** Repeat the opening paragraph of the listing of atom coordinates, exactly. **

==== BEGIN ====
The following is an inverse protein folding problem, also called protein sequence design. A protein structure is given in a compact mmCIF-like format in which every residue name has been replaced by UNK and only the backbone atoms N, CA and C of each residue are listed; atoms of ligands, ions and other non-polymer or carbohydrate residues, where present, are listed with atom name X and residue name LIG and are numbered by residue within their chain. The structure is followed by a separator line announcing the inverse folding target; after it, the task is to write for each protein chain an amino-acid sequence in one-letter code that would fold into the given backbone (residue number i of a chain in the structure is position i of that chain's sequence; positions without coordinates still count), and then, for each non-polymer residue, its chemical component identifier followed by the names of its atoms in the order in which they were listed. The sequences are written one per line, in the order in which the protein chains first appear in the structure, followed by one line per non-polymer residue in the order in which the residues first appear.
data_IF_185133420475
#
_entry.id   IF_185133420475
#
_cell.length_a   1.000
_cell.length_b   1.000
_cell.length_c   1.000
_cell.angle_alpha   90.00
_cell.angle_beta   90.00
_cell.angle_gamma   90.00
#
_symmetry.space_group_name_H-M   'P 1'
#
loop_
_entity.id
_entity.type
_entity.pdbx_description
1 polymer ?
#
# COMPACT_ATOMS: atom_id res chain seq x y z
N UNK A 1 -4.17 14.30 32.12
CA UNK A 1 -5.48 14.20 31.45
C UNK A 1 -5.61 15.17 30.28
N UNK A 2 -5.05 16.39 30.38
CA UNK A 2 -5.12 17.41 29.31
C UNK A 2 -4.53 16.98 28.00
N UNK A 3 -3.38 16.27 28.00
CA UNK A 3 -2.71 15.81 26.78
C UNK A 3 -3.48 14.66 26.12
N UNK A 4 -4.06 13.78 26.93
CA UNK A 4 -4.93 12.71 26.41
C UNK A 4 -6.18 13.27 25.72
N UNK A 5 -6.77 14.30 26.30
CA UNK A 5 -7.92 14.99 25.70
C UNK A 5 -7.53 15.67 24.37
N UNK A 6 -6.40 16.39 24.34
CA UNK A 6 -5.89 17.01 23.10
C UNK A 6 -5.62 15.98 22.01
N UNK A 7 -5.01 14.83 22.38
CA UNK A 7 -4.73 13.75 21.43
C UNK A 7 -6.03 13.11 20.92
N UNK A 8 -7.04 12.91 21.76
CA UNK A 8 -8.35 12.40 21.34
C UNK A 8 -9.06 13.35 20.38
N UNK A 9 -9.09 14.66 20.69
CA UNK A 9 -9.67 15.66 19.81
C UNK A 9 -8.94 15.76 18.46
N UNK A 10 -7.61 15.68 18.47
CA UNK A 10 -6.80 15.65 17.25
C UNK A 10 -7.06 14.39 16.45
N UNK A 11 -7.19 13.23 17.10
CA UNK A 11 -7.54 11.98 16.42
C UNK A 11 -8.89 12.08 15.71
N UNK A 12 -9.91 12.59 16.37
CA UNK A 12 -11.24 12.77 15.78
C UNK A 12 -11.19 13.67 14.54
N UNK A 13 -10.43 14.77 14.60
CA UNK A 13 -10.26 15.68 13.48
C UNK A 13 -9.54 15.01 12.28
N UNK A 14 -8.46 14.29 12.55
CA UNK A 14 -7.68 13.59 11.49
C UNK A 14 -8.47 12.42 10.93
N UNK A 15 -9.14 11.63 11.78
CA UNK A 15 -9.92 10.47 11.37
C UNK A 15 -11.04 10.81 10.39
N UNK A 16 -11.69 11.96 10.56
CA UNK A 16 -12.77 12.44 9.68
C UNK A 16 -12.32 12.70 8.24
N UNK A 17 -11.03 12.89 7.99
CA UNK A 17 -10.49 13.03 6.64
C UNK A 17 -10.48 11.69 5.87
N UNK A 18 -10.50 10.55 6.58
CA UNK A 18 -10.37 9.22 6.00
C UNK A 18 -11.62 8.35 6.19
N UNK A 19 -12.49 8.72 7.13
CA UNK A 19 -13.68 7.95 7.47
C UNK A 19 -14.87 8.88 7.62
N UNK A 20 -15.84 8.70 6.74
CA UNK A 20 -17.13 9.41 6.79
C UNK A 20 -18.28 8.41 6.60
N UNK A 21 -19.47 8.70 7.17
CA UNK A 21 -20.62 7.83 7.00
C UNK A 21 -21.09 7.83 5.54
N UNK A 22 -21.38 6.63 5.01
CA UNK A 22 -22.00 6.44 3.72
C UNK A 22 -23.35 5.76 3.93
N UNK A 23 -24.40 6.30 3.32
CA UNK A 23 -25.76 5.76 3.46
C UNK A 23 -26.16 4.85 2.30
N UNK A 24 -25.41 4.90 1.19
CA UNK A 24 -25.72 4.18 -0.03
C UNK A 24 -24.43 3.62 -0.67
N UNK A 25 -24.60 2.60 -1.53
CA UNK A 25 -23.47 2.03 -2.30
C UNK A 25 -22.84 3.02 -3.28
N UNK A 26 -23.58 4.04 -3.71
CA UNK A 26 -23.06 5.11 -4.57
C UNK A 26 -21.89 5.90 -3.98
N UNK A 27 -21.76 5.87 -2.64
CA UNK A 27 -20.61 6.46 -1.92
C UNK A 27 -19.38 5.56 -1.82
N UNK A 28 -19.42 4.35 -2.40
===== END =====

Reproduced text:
The following is an inverse protein folding problem, also called protein sequence design. A protein structure is given in a compact mmCIF-like format in which every residue name has been replaced by UNK and only the backbone atoms N, CA and C of each residue are listed; atoms of ligands, ions and other non-polymer or carbohydrate residues, where present, are listed with atom name X and residue name LIG and are numbered by residue within their chain. The structure is followed by a separator line announcing the inverse folding target; after it, the task is to write for each protein chain an amino-acid sequence in one-letter code that would fold into the given backbone (residue number i of a chain in the structure is position i of that chain's sequence; positions without coordinates still count), and then, for each non-polymer residue, its chemical component identifier followed by the names of its atoms in the order in which they were listed. The sequences are written one per line, in the order in which the protein chains first appear in the structure, followed by one line per non-polymer residue in the order in which the residues first appear.